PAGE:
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July 2008

History:
The Heyday of the Silver Screen
Written By: 
James Hutchisson

The movies: Probably no other form of entertainment has so enchanted America. Yet once, in an era long ago, when cell phones and video games were futuristic gadgets in a Flash Gordon serial, going to the movies was a dazzling experience. Return with us to the age of Charleston’s picture palaces, when the grand old movie houses brought the glamour-rich aura of Hollywood to King Street, and the show, as it was said, began on the sidewalk


Return with us to the age of Charleston’s picture palaces, when the grand old movie houses brought the glamour-rich aura of Hollywood to King Street, and the show, as it was said, began on the sidewalk.

The first movie theater in Charleston stood at 321 King Street. A Pottery Barn occupies the space today, but in 1907, it was home to the elaborately named Theatorium, which opened on Groundhog Day. The Theatorium was the brainchild of George Brantley, a hard-charging entrepreneur from Macon, Georgia, who had fallen in love with the idea of owning his own business and saw the future, so to speak, written on the silver screen.

At that time, picture shows—as the movies were known—had not yet caught on, and so were it not for the considerable sales skills of Brantley and his wife and partner, Florence, the site might have become a bakery. But the Brantleys were passionate about the movies and determined to sell the idea to the citizens of Charleston. Shrewdly, they rented the building without telling the owner of their intention to start a theater, fearing he wouldn’t agree. Running strips of celluloid through a lamp-lit contraption was surely a formula for bankruptcy—or so it was thought.

The Brantleys succeeded through a combination of hard work and community spirit. Florence worked the ticket booth, and George stood on a stool, cranking up the phonograph and keeping the needle from sliding off the records he chose to accompany the films. The place was a hit, with continuous daily performances and crowds on the sidewalk, edging out onto King Street and obstructing the flow of the few motorcars that passed. Flush with success, George even contacted local orphanages and allowed kids to come for free, anytime they wanted.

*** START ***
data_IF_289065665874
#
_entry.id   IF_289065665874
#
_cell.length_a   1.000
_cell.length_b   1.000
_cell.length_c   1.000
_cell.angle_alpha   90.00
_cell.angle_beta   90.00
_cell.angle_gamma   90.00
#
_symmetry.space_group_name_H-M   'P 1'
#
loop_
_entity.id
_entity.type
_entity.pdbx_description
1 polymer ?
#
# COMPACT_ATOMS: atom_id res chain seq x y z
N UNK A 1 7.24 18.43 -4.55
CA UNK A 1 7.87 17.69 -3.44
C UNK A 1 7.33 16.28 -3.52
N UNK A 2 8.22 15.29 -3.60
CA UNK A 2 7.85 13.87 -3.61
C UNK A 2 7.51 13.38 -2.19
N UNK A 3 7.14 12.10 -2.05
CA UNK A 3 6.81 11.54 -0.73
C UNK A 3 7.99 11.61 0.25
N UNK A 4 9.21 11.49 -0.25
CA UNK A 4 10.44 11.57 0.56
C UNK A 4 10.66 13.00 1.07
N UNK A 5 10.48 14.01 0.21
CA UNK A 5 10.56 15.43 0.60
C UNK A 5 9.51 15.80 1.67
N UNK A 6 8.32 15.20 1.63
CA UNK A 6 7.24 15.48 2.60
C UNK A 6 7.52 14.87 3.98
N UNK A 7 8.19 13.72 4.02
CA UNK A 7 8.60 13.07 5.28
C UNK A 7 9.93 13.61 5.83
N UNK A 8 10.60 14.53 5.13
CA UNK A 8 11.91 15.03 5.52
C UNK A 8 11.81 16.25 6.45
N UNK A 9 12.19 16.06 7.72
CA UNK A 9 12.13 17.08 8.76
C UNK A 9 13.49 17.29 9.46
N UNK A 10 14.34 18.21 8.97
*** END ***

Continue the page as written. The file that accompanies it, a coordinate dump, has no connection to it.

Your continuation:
Success, of course, bred competition, and soon there were a number of theaters downtown, most of them, like the Theatorium, seating around 100 patrons. Just down the street at 253 King, another businessman, Francis Kerr, opened the Wonderland, the first of the venues to boast a glittering, lighted marquee—a feature that would later become iconic in the architecture of movie houses. “It’s cool and comfortable at the Wonderland,” its slogan ran, “the brightest spot on King Street.”

To compete, the movie theaters also began to broaden their offerings. All sorts of other attractions were added to the standard bills. In 1914, for example, the Ziegfeld Follies performed at the Princess Theater at 304 King Street (where Leroy’s Jewelers is today). In 1918, orchestras played at “the little Hippodrome around the corner,” the Victoria (later renamed the Victory in 1918, in honor of the United States “crushing the Prussians” in World War I). And when the minor-league ball club, the Charleston Sea Gulls, hit a winning streak in the 1920s and attendance at the movies declined, another movie house started up a baseball bulletin service. A newspaper ad urged moviegoers not to miss a film on account of the game because the score would be “thrown upon the mirrorscope so that all may read while sitting under the whirling fans.”

Welcome to the Pleasure Dome